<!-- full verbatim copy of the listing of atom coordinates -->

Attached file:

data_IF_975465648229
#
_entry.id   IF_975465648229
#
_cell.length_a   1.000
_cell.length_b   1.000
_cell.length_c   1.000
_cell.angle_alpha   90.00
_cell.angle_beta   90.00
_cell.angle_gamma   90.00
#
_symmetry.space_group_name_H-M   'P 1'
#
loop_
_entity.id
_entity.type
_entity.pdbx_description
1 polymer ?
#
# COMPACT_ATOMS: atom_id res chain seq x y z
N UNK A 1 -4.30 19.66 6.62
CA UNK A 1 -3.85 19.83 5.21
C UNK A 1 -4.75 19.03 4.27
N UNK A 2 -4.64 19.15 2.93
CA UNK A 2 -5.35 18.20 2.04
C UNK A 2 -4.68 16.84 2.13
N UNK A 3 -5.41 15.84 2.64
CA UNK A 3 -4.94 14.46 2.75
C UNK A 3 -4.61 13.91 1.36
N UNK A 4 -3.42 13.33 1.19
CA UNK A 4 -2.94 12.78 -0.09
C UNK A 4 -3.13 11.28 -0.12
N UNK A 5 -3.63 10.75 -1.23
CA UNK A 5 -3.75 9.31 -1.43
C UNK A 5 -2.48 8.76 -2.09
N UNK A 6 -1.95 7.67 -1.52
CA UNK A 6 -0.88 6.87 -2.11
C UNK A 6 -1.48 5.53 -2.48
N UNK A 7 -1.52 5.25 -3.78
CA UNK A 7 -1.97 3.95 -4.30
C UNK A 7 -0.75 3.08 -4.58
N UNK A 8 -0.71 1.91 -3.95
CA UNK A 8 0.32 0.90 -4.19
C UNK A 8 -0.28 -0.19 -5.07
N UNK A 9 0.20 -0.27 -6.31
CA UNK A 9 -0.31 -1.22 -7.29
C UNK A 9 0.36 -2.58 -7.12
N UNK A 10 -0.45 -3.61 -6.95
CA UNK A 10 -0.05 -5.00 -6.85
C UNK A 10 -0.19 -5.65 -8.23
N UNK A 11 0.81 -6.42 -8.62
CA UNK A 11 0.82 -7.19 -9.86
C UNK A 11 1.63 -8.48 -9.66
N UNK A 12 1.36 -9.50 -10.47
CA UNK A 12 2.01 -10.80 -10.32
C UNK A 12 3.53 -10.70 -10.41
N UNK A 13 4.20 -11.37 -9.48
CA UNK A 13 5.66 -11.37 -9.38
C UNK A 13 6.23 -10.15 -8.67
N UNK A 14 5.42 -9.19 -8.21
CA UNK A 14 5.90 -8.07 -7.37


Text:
data_IF_975465648229
#
_entry.id   IF_975465648229
#
_cell.length_a   1.000
_cell.length_b   1.000
_cell.length_c   1.000
_cell.angle_alpha   90.00
_cell.angle_beta   90.00
_cell.angle_gamma   90.00
#
_symmetry.space_group_name_H-M   'P 1'
#
loop_
_entity.id
_entity.type
_entity.pdbx_description
1 polymer ?
#
# COMPACT_ATOMS: atom_id res chain seq x y z
N UNK A 1 -4.30 19.66 6.62
CA UNK A 1 -3.85 19.83 5.21
C UNK A 1 -4.75 19.03 4.27
N UNK A 2 -4.64 19.15 2.93
CA UNK A 2 -5.35 18.20 2.04
C UNK A 2 -4.68 16.84 2.13
N UNK A 3 -5.41 15.84 2.64
CA UNK A 3 -4.94 14.46 2.75
C UNK A 3 -4.61 13.91 1.36
N UNK A 4 -3.42 13.33 1.19
CA UNK A 4 -2.94 12.78 -0.09
C UNK A 4 -3.13 11.28 -0.12
N UNK A 5 -3.63 10.75 -1.23
CA UNK A 5 -3.75 9.31 -1.43
C UNK A 5 -2.48 8.76 -2.09
N UNK A 6 -1.95 7.67 -1.52
CA UNK A 6 -0.88 6.87 -2.11
C UNK A 6 -1.48 5.53 -2.48
N UNK A 7 -1.52 5.25 -3.78
CA UNK A 7 -1.97 3.95 -4.30
C UNK A 7 -0.75 3.08 -4.58
N UNK A 8 -0.71 1.91 -3.95
CA UNK A 8 0.32 0.90 -4.19
C UNK A 8 -0.28 -0.19 -5.07
N UNK A 9 0.20 -0.27 -6.31
CA UNK A 9 -0.31 -1.22 -7.29
C UNK A 9 0.36 -2.58 -7.12
N UNK A 10 -0.45 -3.61 -6.95
CA UNK A 10 -0.05 -5.00 -6.85
C UNK A 10 -0.19 -5.65 -8.23
N UNK A 11 0.81 -6.42 -8.62
CA UNK A 11 0.82 -7.19 -9.86
C UNK A 11 1.63 -8.48 -9.66
N UNK A 12 1.36 -9.50 -10.47
CA UNK A 12 2.01 -10.80 -10.32
C UNK A 12 3.53 -10.70 -10.41
N UNK A 13 4.20 -11.37 -9.48
CA UNK A 13 5.66 -11.37 -9.38
C UNK A 13 6.23 -10.15 -8.67
N UNK A 14 5.42 -9.19 -8.21
CA UNK A 14 5.90 -8.07 -7.37